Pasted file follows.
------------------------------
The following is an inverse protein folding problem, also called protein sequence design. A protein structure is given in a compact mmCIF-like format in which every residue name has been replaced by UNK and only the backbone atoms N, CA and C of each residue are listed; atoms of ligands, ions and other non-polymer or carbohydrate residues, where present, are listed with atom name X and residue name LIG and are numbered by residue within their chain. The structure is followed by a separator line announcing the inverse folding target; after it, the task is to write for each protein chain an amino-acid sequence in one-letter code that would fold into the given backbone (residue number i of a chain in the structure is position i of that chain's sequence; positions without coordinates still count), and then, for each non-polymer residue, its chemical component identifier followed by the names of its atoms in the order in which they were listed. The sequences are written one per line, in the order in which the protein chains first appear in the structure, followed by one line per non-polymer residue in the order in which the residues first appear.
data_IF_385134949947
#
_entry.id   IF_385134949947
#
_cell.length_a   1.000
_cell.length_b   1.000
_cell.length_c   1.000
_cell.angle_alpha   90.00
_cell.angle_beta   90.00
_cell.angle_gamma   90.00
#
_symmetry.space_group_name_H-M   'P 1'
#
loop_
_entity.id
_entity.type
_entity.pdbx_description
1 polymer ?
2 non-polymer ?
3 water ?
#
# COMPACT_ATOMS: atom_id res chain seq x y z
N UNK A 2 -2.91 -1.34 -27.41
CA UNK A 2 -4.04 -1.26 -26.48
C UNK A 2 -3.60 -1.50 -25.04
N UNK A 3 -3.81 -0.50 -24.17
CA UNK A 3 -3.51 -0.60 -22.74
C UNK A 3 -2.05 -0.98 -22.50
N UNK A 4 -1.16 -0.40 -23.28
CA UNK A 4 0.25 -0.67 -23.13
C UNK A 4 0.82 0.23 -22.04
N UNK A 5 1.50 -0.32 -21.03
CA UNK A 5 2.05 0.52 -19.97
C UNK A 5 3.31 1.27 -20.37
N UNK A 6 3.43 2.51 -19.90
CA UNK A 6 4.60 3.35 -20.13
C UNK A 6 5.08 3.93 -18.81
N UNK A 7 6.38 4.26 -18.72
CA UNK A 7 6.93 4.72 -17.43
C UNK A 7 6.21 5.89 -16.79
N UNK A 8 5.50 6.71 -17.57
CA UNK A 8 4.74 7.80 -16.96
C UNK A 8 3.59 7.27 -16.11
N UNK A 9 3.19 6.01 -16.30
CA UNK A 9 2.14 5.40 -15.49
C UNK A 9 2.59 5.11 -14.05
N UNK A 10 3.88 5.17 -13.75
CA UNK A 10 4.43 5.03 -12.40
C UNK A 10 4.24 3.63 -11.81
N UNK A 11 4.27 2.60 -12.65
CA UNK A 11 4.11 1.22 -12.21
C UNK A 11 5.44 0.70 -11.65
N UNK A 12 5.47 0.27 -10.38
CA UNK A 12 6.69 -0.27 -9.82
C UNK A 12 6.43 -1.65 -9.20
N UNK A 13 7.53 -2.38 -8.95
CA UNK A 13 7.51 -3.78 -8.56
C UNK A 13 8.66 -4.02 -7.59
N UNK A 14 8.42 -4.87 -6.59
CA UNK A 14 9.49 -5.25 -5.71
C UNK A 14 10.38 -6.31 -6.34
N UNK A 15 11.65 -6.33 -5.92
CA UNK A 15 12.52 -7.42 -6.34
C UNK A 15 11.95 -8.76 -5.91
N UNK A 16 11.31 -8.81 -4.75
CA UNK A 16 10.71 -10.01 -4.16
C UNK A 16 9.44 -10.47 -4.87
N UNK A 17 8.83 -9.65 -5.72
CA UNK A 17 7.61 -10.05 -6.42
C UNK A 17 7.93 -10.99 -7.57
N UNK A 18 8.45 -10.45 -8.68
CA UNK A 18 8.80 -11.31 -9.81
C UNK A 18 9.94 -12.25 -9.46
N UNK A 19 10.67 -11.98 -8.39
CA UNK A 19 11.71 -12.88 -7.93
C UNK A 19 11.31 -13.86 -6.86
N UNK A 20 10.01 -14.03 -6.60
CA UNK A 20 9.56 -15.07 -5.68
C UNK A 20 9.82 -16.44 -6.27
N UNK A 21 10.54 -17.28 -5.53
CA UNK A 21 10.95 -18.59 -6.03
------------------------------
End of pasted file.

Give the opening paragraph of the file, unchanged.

The following is an inverse protein folding problem, also called protein sequence design. A protein structure is given in a compact mmCIF-like format in which every residue name has been replaced by UNK and only the backbone atoms N, CA and C of each residue are listed; atoms of ligands, ions and other non-polymer or carbohydrate residues, where present, are listed with atom name X and residue name LIG and are numbered by residue within their chain. The structure is followed by a separator line announcing the inverse folding target; after it, the task is to write for each protein chain an amino-acid sequence in one-letter code that would fold into the given backbone (residue number i of a chain in the structure is position i of that chain's sequence; positions without coordinates still count), and then, for each non-polymer residue, its chemical component identifier followed by the names of its atoms in the order in which they were listed. The sequences are written one per line, in the order in which the protein chains first appear in the structure, followed by one line per non-polymer residue in the order in which the residues first appear.